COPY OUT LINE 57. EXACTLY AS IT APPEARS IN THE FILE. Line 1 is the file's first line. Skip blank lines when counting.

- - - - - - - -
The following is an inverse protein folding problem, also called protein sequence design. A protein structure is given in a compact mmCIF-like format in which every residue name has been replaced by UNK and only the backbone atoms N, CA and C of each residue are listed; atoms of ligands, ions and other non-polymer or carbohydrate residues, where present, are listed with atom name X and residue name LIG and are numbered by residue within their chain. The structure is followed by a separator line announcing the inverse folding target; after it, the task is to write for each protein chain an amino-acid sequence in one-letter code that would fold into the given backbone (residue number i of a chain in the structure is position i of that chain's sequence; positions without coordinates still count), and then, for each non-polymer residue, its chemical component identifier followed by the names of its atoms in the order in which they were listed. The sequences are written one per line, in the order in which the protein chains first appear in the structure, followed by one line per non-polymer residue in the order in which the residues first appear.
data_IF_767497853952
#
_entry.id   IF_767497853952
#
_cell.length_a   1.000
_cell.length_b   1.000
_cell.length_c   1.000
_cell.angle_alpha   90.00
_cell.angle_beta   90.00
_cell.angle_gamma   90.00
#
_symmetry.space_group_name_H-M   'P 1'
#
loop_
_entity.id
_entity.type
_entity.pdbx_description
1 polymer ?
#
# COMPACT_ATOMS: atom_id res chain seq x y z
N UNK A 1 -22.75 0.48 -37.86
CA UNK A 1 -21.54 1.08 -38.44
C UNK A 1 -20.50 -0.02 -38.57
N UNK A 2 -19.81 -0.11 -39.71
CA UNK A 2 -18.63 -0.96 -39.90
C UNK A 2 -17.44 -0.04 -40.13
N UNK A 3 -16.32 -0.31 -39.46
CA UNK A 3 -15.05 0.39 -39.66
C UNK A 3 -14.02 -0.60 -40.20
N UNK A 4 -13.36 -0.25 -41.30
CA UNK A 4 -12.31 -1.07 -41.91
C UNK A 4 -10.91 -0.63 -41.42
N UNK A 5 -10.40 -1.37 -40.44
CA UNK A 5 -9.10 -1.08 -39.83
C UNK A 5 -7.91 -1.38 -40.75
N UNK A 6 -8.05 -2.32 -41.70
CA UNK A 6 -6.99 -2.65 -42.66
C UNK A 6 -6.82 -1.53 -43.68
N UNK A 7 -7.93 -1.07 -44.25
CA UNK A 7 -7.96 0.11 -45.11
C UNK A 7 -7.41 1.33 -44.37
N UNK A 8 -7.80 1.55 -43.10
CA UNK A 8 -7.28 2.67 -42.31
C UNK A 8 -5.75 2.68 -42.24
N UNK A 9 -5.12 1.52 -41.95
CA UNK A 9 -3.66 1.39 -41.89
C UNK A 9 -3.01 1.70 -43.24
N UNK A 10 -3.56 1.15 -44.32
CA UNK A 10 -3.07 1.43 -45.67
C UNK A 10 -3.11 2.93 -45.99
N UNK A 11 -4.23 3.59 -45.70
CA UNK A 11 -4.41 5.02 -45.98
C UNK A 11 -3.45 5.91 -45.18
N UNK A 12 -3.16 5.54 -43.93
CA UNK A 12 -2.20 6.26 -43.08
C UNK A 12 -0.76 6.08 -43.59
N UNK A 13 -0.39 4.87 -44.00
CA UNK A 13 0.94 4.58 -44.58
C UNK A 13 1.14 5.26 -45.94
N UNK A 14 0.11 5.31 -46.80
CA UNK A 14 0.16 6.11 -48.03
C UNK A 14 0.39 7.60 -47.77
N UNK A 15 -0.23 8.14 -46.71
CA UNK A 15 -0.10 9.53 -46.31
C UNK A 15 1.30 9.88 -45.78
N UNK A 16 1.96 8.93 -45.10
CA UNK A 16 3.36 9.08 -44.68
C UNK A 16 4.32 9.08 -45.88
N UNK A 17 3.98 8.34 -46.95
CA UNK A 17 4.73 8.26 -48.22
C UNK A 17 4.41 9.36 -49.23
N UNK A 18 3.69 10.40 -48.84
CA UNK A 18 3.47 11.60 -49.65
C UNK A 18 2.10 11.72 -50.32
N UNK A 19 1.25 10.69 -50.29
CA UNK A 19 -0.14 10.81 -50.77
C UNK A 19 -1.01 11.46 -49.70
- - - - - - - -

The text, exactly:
C UNK A 12 -0.76 6.08 -43.59